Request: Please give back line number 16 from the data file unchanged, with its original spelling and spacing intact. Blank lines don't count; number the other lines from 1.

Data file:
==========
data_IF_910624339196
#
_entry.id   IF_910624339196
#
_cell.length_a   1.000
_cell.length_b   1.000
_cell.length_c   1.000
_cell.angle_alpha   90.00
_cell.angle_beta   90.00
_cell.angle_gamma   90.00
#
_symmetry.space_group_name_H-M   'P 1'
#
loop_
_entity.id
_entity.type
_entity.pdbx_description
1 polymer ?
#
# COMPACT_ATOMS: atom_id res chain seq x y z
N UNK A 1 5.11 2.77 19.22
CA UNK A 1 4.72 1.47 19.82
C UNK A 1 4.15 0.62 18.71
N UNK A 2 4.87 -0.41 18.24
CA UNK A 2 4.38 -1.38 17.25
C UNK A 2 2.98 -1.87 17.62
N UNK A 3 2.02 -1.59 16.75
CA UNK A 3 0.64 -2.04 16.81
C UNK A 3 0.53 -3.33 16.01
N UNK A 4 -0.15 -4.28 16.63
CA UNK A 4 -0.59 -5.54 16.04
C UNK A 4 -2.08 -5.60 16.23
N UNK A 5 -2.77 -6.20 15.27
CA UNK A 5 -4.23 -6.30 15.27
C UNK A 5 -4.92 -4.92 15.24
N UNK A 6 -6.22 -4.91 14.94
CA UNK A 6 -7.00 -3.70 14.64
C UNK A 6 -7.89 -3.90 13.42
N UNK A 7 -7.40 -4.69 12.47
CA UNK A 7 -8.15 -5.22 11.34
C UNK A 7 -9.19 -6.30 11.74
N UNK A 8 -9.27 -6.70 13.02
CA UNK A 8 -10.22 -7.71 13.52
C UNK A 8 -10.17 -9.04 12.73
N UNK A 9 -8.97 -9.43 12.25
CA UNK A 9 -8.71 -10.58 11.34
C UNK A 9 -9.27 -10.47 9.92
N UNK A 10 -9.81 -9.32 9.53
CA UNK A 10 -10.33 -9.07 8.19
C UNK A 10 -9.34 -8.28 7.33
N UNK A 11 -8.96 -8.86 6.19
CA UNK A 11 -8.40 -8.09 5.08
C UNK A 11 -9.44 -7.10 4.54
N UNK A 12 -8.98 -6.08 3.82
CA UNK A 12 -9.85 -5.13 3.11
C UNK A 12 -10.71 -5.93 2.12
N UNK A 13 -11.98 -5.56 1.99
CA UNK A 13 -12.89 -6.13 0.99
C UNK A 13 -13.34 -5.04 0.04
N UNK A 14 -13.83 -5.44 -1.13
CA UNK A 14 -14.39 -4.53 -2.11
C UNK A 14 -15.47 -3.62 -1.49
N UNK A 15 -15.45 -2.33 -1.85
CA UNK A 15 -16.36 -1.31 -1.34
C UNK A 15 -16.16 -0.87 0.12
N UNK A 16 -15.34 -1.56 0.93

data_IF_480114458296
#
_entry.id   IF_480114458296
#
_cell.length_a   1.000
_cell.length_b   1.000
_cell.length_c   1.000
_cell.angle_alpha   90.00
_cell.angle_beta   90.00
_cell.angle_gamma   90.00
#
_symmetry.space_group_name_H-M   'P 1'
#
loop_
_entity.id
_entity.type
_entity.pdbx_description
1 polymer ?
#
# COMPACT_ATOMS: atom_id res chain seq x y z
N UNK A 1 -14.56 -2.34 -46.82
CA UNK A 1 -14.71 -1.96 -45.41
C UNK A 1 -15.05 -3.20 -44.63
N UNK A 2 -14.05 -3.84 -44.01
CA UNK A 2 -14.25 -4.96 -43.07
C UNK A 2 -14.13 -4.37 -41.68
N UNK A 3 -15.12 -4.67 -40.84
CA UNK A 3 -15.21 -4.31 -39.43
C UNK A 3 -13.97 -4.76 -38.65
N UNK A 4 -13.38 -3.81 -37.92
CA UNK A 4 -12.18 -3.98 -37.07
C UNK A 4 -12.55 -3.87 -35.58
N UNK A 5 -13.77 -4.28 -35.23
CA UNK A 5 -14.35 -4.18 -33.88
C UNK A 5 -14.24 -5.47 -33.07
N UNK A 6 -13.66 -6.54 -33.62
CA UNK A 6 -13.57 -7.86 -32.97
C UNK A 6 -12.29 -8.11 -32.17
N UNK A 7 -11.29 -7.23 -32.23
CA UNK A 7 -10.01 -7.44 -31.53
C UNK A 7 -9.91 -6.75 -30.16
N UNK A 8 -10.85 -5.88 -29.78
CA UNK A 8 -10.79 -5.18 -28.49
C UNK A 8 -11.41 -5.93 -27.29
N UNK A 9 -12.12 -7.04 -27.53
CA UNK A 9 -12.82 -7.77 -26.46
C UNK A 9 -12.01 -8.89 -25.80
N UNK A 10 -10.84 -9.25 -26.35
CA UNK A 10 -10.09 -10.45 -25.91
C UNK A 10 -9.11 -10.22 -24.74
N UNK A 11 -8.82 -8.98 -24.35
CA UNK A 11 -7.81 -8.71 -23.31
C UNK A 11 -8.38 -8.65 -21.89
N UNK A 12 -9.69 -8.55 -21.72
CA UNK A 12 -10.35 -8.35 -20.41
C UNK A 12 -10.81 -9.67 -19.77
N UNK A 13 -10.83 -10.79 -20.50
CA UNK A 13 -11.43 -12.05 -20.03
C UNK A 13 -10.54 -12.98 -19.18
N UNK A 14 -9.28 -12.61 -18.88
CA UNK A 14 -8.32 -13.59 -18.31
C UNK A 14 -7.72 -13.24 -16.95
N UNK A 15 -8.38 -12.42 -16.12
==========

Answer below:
_entity.type